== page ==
THE House Rules that the Cebu City Council approved at its inaugural session last July 5, 2023 limits to three items or subjects in the agenda of an executive session "to ensure that each item receives sufficient attention and discussion, and guarantee that discussions and decisions are not rushed." But, as before, the executive session is closed to the public and, unlike regular sessions, the proceeding is not live-streamed.
Majority Floor Leader Jocelyn Pesquera said the reduction of the number of agenda items is the only provision added to the House rules regarding the conduct of an executive session. Aside from the reason cited in the amendment, Pesquera told her colleagues in the July 5 session, it would also be unfair to the invited persons who "have to wait for two hours or even have their talk rescheduled because of time constraint."
ARCHIVAL'S COMPLAINT. Minority Floor Leader Nestor Archival Sr. had raised the matter of "transparency," saying the executive session "for so many years" has not been open to the public.
Besides, out of the 36 executive sessions conducted in the 16th Sanggunian's first year, Archival said, he couldn't "find any executive session" whose subject or topic the public should not know about: "Everything here the public should know."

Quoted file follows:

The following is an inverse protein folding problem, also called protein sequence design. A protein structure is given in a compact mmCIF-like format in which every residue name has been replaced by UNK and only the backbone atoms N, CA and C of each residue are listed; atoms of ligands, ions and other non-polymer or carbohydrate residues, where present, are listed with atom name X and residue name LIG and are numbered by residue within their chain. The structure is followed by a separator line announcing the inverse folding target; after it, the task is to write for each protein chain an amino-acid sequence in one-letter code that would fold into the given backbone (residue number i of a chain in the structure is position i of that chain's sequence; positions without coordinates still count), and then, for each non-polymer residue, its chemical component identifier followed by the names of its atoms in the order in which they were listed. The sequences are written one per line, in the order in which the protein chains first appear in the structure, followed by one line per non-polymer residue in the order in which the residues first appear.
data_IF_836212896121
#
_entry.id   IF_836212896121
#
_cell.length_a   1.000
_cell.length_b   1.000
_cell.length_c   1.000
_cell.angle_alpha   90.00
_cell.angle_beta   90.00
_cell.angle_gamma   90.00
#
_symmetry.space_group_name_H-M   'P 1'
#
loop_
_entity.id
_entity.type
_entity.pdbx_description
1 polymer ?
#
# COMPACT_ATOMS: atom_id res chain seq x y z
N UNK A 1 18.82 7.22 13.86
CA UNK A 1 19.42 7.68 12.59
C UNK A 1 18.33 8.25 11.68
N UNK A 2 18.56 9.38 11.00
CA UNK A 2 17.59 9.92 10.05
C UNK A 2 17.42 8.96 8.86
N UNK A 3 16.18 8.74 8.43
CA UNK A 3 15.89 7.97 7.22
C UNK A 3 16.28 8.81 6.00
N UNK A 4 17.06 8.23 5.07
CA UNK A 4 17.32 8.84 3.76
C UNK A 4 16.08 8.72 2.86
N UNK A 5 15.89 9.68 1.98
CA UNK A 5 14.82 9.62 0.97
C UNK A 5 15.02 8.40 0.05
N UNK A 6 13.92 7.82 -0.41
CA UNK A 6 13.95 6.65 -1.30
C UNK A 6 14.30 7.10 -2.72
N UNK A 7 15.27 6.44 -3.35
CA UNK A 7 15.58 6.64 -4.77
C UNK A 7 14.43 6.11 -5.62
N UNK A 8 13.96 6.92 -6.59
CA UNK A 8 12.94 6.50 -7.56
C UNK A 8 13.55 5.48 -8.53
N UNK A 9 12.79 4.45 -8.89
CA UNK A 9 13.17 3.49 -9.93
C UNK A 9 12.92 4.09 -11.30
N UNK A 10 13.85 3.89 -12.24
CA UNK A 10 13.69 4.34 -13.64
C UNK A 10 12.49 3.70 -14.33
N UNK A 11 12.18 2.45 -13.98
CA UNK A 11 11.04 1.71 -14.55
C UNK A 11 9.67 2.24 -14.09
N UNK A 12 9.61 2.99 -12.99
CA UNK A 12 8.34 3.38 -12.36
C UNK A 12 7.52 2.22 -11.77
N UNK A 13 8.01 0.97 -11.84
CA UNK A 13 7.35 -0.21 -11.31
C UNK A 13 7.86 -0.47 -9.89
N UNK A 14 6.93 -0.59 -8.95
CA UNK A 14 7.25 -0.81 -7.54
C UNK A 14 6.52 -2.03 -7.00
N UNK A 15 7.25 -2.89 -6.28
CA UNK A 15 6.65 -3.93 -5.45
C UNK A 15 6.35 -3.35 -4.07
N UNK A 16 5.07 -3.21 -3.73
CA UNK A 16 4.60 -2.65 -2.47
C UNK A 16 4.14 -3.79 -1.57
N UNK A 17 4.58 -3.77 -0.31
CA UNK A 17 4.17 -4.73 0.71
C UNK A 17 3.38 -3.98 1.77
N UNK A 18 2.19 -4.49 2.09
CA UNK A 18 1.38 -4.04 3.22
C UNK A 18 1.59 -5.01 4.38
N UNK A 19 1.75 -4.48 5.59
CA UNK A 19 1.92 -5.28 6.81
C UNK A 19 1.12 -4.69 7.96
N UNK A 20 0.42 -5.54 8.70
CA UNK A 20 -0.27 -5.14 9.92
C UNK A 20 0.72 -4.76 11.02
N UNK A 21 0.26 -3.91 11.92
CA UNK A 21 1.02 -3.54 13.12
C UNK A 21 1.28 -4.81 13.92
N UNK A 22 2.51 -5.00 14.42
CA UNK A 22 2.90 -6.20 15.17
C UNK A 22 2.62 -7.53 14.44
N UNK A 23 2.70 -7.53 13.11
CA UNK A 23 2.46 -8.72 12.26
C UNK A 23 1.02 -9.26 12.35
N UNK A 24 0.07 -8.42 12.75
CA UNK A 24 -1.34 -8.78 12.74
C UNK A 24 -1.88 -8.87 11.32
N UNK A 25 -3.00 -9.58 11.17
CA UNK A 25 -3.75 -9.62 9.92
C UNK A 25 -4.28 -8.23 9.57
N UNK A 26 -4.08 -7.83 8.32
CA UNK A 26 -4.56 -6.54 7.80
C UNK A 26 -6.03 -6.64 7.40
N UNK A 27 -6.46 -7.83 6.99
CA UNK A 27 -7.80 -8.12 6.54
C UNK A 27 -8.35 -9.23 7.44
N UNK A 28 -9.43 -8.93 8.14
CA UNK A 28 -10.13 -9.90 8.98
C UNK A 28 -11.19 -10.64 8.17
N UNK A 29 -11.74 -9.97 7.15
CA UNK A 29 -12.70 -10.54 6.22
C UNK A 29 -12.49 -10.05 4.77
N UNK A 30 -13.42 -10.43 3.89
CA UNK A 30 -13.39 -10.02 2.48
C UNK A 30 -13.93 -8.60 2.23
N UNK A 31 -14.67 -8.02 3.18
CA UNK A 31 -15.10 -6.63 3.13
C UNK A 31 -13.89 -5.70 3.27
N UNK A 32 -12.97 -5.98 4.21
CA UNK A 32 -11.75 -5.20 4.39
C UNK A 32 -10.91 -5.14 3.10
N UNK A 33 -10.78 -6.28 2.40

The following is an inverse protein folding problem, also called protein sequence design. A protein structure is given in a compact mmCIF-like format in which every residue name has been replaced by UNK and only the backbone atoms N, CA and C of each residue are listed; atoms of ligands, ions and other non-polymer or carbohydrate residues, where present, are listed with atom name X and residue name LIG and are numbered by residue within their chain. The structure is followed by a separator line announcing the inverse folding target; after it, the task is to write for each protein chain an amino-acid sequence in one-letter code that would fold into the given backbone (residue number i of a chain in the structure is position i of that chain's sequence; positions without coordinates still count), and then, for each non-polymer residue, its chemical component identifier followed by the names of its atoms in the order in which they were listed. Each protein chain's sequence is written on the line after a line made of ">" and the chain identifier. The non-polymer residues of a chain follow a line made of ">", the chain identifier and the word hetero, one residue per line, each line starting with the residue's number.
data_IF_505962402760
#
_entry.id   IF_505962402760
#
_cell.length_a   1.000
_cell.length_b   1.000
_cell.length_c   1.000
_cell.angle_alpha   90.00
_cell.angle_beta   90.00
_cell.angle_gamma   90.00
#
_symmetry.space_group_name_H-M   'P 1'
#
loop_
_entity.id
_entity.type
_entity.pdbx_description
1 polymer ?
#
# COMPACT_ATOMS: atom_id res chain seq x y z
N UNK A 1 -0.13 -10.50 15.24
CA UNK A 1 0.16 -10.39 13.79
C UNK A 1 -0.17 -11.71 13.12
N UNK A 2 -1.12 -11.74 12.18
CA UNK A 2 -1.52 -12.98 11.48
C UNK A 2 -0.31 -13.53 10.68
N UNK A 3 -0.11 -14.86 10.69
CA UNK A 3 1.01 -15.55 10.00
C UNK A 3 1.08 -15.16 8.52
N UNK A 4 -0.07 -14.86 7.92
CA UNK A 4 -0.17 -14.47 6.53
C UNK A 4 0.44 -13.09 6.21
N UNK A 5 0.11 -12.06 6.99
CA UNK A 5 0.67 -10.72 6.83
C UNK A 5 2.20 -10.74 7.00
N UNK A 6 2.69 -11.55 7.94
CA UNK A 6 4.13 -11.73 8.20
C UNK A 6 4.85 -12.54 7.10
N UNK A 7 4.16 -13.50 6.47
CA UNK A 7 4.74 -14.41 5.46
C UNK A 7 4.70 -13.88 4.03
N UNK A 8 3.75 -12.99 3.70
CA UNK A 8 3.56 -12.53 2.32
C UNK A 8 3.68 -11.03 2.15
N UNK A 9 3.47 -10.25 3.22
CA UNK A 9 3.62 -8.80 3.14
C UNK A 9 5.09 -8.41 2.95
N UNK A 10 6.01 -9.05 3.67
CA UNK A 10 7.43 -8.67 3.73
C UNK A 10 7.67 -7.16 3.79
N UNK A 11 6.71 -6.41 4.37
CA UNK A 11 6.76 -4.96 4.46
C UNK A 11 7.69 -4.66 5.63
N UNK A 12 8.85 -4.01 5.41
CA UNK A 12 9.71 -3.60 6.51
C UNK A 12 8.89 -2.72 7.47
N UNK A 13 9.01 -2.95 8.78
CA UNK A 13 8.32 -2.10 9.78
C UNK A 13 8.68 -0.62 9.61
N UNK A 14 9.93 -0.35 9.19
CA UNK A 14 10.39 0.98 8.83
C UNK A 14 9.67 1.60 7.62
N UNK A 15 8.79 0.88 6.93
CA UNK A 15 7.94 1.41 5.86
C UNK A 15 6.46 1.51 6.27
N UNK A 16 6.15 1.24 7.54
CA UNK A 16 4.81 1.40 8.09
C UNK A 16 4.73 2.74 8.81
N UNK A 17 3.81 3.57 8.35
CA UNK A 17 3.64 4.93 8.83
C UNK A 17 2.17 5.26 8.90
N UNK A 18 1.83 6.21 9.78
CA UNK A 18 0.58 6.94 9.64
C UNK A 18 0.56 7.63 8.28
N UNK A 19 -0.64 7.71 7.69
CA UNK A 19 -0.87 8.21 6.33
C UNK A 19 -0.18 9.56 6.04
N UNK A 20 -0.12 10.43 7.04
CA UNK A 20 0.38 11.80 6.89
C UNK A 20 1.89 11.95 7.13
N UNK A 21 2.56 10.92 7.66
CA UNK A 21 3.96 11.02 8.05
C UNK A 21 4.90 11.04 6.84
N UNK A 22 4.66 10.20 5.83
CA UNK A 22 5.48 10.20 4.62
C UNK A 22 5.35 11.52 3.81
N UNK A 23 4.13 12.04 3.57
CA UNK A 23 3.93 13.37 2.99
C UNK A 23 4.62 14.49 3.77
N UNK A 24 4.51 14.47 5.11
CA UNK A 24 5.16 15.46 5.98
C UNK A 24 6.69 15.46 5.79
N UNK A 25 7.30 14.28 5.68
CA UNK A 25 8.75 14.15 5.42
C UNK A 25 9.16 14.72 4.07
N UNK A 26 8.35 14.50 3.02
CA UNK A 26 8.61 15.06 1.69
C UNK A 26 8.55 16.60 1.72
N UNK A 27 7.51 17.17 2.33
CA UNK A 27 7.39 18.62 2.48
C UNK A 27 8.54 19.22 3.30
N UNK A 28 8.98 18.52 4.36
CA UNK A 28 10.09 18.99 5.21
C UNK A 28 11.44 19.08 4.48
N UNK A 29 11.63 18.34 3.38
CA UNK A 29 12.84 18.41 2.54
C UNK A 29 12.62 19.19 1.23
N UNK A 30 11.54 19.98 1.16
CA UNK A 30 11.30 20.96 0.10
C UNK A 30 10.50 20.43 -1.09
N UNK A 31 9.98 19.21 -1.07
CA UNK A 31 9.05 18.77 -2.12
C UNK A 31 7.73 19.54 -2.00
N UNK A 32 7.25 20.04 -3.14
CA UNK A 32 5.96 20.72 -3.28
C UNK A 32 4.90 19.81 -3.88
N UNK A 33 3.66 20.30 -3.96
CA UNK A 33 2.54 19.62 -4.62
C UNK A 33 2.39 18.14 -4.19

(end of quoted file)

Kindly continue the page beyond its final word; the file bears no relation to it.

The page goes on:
PESQUERA JUSTIFIES. Councilor Pesquera justified the practice of executive sessions, thus:
 It has been always been so, even in previous councils, the executive session "is always a closed session, except when (the City Council) decides to invite the public."
 There may be "sensitive matters" the City Council will tackle, which "the public need not know."
 A record of what takes place in the executive session -- its "result," as "indicated" in its minutes -- is included in the regular session's agenda, which the public "can peruse."
On Archival's complaint that only a few councilors attend an executive session, isn't that the absentee councilors' fault? Pesquera said each councilor sends a representative "to record everything" to prepare for the discussion on any resolution that may arise from the session.
Asked by Councilor Franklyn Ong, Joy Pesquera said executive assistants (EAs) of councilors "can attend" -- although under the House rules, EAs are not mentioned among those allowed admission (see below). Atty. Chappy Piramide, secretariat chief, confirmed about the right of EAs to watch and listen for their principals and yes, she told me Monday, July 17, "executive sessions are closed-door meetings."
As a concession to the minority, apparently offered during recess, Pesquera amended the first paragraph of the House rules on executive sessions, which would've said, "When the Sanggunian decides to hold an executive session, the presiding officer shall direct the galleries and hallways to be cleared and doors closed." She changed "shall" to "may," which may give little comfort to BOPKs as Vice Mayor Raymond Alvin Garcia belongs to majority Barug.
NO SHUTOUT, JUST DELAY. From Pesquera's pronouncement, there is no withholding of information about what is said or done in an executive session. The release is just delayed as the public can still read the minutes of the session from the secretariat.
Here's the thing though: (a) The delay can last several days, as the minutes and resume of an executive session are not immediately released after the session, as it takes time for the secretariat to process them. Besides, they're incorporated with the agenda of the next session and not released separately.